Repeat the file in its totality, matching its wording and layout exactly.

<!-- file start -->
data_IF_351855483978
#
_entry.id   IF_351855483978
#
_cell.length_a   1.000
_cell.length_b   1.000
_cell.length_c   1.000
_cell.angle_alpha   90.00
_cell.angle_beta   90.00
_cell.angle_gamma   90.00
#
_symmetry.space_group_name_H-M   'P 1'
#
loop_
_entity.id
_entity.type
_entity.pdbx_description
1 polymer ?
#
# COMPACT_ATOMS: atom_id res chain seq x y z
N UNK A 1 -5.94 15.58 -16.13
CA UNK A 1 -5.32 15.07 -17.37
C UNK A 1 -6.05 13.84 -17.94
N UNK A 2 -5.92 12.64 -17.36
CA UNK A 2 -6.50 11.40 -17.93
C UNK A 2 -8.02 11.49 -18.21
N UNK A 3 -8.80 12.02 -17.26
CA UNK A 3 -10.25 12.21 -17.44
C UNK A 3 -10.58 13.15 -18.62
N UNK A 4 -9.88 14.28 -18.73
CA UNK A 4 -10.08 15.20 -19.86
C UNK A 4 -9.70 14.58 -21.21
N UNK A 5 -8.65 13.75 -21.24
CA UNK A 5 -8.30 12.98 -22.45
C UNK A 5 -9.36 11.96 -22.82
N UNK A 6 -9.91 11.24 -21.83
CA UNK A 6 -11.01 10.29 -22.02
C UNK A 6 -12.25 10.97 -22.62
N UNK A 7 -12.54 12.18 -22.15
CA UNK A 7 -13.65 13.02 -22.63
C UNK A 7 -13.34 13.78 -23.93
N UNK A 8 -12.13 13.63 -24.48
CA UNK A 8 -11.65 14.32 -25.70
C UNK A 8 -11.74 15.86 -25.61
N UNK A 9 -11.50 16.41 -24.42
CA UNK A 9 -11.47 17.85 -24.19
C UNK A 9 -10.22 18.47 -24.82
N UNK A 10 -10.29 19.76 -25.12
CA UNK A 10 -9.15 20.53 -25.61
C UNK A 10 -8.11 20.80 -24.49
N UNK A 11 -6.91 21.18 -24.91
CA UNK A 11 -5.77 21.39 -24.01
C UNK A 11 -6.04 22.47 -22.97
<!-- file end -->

data_IF_351855483978
#
_entry.id   IF_351855483978
#
_cell.length_a   1.000
_cell.length_b   1.000
_cell.length_c   1.000
_cell.angle_alpha   90.00
_cell.angle_beta   90.00
_cell.angle_gamma   90.00
#
_symmetry.space_group_name_H-M   'P 1'
#
loop_
_entity.id
_entity.type
_entity.pdbx_description
1 polymer ?
#
# COMPACT_ATOMS: atom_id res chain seq x y z
N UNK A 1 -5.94 15.58 -16.13
CA UNK A 1 -5.32 15.07 -17.37
C UNK A 1 -6.05 13.84 -17.94
N UNK A 2 -5.92 12.64 -17.36
CA UNK A 2 -6.50 11.40 -17.93
C UNK A 2 -8.02 11.49 -18.21
N UNK A 3 -8.80 12.02 -17.26
CA UNK A 3 -10.25 12.21 -17.44
C UNK A 3 -10.58 13.15 -18.62
N UNK A 4 -9.88 14.28 -18.73
CA UNK A 4 -10.08 15.20 -19.86
C UNK A 4 -9.70 14.58 -21.21
N UNK A 5 -8.65 13.75 -21.24
CA UNK A 5 -8.30 12.98 -22.45
C UNK A 5 -9.36 11.96 -22.82
N UNK A 6 -9.91 11.24 -21.83
CA UNK A 6 -11.01 10.29 -22.02
C UNK A 6 -12.25 10.97 -22.62
N UNK A 7 -12.54 12.18 -22.15
CA UNK A 7 -13.65 13.02 -22.63
C UNK A 7 -13.34 13.78 -23.93
N UNK A 8 -12.13 13.63 -24.48
CA UNK A 8 -11.65 14.32 -25.70
C UNK A 8 -11.74 15.86 -25.61
N UNK A 9 -11.50 16.41 -24.42
CA UNK A 9 -11.47 17.85 -24.19
C UNK A 9 -10.22 18.47 -24.82
N UNK A 10 -10.29 19.76 -25.12
CA UNK A 10 -9.15 20.53 -25.61
C UNK A 10 -8.11 20.80 -24.49
N UNK A 11 -6.91 21.18 -24.91
CA UNK A 11 -5.77 21.39 -24.01
C UNK A 11 -6.04 22.47 -22.97